Friday, July 18, 2008

Pessac, France: Quartiers Modernes Fruges

“You know, it is always life that is right and the architect who is wrong.”

-Le Corbusier

Facades showing variety of changes

Skyscraper units

Arcade units (the open part was once completely filled in)

Enough of this ribbon window....

Same design, different alterations

Original design and lived-in design (as of 10 years ago, many less now...)

In 1926, Les Quartiers Modernes Fruges were completed on the outskirts of Bordeaux. Commissioned by the eccentric industrialist Henry Fruges and designed by the famous modernist architect Le Corbusier, the project heralded a new era in modern housing that espoused Le Corbusier’s focus and interest in mass production, social housing, and artistic endeavors. Although the original project called for 150 houses, only 50 were actually built. There were four different kinds of units built: skyscraper, arcade, staggered, and zig-zag. Each offered their own unique formal characteristics, but all were based on a similar module (5x5 meters), access to light, ventilation, gardens, long open windows, and roof gardens. In fact, this project offered such new innovation because the architect designed one basic unit of module and then developed various urban patterns and adaptations from that module to create the entire project.

However, immediately after being built, the project was received with intense hostility due to its new style and look. The original tenants did not want to live there, and consequently poorer tenants moved in. Very quickly, they started adapting and changing the housing to better suit their needs. For about 40-50 years, the residents basically ruled over the architecture, altering, changing, cutting, building, demolishing, etc. until the project basically became unrecognizable. Some of the many changes made were;

  • Side extensions and enclosures provided more living space
  • Ribbon windows were removed and replaced by smaller windows because of poor insulating value
  • Sloped roofs were added because flat concrete roofs were new technology and resulted in numerous leaks
  • In the arcade houses, entire modules were filled in for more space.
  • Fake stone was added on the facades

Eventually, these continuous alterations and lack of upkeep left most to feel that the project had become a disaster. For some, it was not an issue of architecture, but of the people living in it. In fact, a publication recently produced by the Le Corbusier Foundation states that the dwellings had been “acquired with no effort of saving, by low income families, by unqualified workers.” It goes on to say that “it is hence not the architecture that should be questioned, but rather the sales methods of 1928.” (It doesn’t say anything about the initial refusal of people to live in the project).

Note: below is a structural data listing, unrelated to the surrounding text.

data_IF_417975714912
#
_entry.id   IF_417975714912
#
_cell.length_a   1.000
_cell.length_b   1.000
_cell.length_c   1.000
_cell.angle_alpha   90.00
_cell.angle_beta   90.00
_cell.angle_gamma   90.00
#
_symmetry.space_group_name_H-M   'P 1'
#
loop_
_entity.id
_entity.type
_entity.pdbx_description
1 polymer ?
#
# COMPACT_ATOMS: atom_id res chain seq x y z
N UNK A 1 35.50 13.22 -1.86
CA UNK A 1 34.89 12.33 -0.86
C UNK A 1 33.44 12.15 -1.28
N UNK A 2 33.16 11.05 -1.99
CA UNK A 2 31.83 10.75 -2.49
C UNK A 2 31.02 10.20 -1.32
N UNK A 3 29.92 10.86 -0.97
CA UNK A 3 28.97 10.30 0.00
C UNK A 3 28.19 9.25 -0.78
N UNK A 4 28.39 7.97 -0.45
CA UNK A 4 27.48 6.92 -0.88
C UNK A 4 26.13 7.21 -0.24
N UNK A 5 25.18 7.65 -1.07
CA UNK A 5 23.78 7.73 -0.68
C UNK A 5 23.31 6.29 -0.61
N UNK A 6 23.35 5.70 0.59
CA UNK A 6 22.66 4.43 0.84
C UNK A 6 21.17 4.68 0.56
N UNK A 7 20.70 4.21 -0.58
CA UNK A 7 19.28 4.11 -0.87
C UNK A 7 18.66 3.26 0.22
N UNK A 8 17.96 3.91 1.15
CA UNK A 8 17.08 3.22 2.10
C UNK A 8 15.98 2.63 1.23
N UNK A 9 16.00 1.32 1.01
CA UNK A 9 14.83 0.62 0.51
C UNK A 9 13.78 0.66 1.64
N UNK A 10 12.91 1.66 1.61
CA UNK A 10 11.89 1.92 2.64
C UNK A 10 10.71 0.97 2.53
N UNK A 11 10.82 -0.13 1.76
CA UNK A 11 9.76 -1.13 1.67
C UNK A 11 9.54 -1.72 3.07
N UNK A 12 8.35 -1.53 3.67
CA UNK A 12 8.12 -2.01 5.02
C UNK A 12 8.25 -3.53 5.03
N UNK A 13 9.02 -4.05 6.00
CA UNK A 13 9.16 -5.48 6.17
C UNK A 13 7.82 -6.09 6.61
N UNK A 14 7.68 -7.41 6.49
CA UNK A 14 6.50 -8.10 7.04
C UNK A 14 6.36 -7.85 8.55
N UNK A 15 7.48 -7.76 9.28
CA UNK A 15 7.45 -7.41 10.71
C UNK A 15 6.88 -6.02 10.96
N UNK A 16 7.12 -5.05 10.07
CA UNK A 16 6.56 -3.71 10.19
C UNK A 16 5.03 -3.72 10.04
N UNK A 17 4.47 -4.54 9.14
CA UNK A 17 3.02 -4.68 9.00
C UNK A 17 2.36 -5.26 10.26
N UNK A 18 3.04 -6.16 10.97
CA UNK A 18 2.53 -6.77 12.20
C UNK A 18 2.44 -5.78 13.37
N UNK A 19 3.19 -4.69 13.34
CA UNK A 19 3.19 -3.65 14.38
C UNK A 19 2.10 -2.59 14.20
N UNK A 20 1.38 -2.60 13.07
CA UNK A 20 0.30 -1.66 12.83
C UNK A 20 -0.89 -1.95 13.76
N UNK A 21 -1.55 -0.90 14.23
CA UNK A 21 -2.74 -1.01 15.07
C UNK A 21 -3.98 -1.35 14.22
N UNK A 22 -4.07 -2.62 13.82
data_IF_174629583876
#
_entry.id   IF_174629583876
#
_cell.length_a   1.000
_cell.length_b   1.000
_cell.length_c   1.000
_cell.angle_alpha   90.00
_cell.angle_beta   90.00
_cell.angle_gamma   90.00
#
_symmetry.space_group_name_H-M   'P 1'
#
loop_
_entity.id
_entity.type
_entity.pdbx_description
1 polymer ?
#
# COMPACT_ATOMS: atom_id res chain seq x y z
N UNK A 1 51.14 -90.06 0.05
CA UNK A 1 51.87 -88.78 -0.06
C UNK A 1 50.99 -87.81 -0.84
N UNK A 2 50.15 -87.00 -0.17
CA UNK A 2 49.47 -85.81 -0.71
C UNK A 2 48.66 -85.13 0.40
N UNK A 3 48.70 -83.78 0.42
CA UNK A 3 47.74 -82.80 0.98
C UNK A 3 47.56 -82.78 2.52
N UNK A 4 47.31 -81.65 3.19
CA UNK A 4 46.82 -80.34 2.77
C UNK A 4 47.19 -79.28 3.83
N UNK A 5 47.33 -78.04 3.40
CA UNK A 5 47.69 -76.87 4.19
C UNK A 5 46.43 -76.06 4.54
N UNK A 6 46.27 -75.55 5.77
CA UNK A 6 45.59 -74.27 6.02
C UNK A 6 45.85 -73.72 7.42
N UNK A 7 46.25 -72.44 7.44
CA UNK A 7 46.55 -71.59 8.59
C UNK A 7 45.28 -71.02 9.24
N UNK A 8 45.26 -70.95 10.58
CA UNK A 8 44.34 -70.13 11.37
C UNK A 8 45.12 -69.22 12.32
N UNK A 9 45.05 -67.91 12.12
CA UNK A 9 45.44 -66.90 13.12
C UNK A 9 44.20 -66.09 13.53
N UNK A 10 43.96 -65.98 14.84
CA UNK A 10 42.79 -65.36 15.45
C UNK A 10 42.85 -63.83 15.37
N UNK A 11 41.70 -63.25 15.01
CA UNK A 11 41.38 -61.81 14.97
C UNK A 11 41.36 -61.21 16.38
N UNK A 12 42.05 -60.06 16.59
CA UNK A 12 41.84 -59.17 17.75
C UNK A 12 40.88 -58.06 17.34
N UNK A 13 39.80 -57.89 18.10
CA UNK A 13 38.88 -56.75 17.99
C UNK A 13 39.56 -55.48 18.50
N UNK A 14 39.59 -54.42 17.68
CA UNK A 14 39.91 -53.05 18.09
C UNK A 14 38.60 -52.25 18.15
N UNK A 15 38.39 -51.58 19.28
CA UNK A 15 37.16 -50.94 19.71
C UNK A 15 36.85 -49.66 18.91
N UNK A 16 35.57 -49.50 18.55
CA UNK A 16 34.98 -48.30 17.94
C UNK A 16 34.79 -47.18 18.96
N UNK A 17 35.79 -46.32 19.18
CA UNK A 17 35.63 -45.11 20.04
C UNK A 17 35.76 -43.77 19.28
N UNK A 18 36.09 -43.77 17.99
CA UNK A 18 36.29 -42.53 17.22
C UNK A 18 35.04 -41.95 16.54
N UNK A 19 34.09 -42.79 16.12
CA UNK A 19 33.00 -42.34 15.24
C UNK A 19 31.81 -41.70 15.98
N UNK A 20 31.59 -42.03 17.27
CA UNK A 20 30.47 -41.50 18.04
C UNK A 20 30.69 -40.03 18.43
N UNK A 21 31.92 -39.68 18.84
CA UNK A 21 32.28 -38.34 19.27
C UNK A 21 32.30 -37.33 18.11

On the other hand, many saw the project as just one more failure and disconnect of modernism, trying to address social issues, but relinquishing way too much power to the architect, thereby creating disasters, much in the vein of the infamous Pruitt-Igoe public housing complex in St. Louis. Regardless of the reasons for the modifications, it is clear that the people living in the housing did not or were not able to accept the design provided for them, so they took it into their own hands.

I had read that the project had been restored, so I was anxious to see what this meant and its implications. For anyone visiting this project, there is actually a museum on site. While I did once again feel very much like a voyeur, the presence of the museum did somewhat legitimize my presence, and offered lots of helpful information.

The first house was restored by its owner in 1980 and was given special historical designation, thereby requiring everything within 500 meters be monitored by a more set of controls and rigors. At this time, people who were living were not particularly interested in restoring, because, as the museum guide told me, “They did not buy the houses because of Le Corbusier.” Eventually, though, more people saw the benefits of restoration, some of them were fans of Corb, while others, such as the state, saw a way to finally bring more control and aesthetic rigor to the neighborhood.

In 1981, the town of Pessac bought a ‘skyscraper’ unit and restored it to serve as a museum and as a demonstration of what they hoped and expected other people to do to their houses. With it, they produced a 200 page document outlining a new series of measures by which people had to respect when making any changes to units. It was all exterior based. On the inside, it didn’t matter, as long as it didn’t affect the exterior. Any new changes on the exterior had to restore the unit to its original design. Architects were brought in to ensure changes were in line with the original designs. People could keep their additions and such as long as they didn’t touch them. But if they made any new additions or alterations, they could be demolished.